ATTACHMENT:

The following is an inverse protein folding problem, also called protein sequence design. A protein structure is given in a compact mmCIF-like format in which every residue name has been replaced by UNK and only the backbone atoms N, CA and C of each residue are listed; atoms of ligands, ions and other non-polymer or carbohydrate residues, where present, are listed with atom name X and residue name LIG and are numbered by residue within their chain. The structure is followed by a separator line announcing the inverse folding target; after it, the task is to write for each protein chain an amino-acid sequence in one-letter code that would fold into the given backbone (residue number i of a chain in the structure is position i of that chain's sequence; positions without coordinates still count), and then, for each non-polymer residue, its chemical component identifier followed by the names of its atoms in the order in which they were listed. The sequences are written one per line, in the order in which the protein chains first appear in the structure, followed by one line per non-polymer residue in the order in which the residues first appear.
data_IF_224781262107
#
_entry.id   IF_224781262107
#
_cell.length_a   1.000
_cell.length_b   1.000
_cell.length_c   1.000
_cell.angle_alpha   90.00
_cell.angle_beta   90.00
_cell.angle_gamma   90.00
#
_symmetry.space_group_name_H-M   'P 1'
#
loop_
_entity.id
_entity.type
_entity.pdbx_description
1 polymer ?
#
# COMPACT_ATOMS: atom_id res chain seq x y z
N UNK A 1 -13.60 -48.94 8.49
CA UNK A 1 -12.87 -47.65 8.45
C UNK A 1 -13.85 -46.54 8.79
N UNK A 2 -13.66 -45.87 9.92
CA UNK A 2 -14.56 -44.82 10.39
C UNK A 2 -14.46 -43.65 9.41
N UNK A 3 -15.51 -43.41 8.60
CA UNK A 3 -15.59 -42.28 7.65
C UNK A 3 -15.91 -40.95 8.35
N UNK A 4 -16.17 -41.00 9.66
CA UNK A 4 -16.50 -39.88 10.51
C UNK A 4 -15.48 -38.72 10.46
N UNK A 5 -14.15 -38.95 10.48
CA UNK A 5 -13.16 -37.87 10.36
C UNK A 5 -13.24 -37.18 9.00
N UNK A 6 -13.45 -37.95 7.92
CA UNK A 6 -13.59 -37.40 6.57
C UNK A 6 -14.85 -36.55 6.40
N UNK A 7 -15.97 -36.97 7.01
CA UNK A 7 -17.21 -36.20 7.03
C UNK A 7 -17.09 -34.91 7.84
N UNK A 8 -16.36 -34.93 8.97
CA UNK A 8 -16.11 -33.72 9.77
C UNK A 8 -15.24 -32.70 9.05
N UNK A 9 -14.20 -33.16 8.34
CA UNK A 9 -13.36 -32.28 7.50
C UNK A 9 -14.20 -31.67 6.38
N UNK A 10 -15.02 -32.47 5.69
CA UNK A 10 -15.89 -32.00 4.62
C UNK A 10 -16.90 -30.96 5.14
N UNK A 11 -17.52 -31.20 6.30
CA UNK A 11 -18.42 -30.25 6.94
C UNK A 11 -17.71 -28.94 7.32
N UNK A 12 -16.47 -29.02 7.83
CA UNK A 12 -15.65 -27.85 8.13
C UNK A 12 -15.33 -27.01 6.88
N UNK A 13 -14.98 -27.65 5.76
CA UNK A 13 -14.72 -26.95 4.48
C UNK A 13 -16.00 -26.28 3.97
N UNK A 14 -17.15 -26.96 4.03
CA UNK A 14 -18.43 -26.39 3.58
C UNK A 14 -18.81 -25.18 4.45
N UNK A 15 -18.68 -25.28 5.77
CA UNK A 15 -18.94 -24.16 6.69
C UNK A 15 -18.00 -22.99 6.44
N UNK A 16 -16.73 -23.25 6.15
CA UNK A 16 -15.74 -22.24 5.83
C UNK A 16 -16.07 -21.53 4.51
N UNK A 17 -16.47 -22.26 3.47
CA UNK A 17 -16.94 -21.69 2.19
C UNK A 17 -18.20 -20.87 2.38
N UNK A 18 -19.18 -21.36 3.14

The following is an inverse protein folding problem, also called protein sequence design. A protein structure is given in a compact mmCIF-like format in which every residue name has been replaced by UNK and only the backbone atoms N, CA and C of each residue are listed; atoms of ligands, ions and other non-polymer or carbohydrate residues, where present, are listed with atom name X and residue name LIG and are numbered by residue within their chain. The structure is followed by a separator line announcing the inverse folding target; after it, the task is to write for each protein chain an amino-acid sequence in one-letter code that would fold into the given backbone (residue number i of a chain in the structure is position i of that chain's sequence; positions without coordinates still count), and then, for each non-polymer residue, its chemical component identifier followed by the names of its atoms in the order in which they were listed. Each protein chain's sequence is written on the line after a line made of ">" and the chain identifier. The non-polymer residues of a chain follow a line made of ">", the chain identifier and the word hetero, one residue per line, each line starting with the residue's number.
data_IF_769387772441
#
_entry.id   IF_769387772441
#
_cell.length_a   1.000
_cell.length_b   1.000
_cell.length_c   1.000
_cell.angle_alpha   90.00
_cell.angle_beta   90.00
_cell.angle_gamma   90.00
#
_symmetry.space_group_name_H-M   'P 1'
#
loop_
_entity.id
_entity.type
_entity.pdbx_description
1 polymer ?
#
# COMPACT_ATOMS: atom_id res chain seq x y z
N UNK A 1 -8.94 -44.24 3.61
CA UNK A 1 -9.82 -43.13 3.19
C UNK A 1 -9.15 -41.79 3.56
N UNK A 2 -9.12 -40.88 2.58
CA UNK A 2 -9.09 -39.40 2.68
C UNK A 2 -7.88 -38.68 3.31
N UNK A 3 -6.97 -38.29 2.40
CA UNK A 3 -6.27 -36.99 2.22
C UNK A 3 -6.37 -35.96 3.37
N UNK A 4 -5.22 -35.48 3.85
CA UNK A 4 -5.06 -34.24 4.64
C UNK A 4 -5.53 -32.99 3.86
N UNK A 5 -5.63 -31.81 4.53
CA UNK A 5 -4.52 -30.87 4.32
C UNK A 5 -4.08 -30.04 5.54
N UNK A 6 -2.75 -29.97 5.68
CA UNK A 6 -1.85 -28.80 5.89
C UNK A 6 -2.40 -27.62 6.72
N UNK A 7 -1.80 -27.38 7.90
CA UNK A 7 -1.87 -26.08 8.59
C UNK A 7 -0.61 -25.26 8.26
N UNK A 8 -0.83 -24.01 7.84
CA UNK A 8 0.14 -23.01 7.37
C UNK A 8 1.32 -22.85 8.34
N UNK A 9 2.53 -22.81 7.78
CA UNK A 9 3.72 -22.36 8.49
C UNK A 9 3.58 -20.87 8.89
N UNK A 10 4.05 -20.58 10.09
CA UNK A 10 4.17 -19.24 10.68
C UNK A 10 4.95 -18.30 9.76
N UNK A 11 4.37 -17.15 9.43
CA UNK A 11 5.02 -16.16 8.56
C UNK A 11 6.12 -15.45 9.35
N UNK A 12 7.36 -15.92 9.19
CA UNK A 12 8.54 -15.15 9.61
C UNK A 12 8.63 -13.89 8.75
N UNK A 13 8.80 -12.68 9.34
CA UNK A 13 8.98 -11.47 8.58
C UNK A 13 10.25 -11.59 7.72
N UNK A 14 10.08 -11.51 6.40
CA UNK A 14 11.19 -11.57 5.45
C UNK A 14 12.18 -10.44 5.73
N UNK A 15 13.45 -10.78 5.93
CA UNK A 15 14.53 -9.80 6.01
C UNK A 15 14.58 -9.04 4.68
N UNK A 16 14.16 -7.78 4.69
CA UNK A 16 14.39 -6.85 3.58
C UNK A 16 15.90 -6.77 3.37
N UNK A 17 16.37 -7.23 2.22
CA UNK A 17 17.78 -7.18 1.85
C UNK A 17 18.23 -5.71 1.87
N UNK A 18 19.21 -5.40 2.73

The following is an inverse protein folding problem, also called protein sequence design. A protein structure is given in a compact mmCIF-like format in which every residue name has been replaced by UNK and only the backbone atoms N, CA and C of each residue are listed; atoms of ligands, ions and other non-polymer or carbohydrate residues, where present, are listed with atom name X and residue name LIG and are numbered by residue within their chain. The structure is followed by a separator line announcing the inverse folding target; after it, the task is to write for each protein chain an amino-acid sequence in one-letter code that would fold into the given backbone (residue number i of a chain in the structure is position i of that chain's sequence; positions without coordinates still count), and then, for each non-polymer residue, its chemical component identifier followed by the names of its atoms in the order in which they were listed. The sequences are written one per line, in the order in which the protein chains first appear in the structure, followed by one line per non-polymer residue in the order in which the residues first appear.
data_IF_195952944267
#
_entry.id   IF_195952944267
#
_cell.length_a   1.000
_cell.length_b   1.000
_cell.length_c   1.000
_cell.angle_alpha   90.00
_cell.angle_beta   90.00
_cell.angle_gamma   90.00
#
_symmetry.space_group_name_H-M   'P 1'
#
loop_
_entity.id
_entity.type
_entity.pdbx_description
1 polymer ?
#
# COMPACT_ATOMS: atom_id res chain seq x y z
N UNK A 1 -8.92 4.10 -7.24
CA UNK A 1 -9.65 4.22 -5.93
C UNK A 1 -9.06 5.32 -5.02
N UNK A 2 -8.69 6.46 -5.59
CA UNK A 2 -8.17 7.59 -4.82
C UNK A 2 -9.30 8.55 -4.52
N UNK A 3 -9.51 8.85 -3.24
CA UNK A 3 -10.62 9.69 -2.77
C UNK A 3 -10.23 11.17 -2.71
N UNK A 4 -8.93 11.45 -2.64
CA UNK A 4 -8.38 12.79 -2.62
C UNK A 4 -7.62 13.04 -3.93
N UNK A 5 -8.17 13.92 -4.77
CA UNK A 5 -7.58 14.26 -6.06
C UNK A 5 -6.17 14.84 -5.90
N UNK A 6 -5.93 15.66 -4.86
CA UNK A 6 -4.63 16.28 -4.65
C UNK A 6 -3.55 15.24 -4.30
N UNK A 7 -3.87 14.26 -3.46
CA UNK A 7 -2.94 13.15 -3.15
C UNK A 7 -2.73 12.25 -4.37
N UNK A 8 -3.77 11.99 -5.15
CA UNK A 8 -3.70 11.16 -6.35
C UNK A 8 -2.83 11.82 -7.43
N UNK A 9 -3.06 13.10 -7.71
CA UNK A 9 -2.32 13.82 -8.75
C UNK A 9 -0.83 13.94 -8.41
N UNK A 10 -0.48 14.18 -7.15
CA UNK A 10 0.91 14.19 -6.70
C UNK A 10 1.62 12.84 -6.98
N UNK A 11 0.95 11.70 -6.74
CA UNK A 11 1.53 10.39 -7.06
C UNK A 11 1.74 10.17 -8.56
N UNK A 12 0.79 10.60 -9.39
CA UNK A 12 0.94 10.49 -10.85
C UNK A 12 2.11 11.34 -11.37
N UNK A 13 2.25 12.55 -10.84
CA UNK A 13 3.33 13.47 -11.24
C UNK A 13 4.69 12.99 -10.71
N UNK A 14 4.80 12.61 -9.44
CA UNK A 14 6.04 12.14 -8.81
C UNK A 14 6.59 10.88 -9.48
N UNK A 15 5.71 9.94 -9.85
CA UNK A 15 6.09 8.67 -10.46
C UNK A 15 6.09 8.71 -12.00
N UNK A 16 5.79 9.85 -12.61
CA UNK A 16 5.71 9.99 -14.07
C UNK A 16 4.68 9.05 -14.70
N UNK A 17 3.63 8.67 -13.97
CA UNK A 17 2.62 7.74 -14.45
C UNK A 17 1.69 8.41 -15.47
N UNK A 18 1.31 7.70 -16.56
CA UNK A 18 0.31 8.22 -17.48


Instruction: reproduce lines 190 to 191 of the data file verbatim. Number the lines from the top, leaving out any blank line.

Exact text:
CA UNK A 8 -3.70 11.16 -6.35
C UNK A 8 -2.83 11.82 -7.43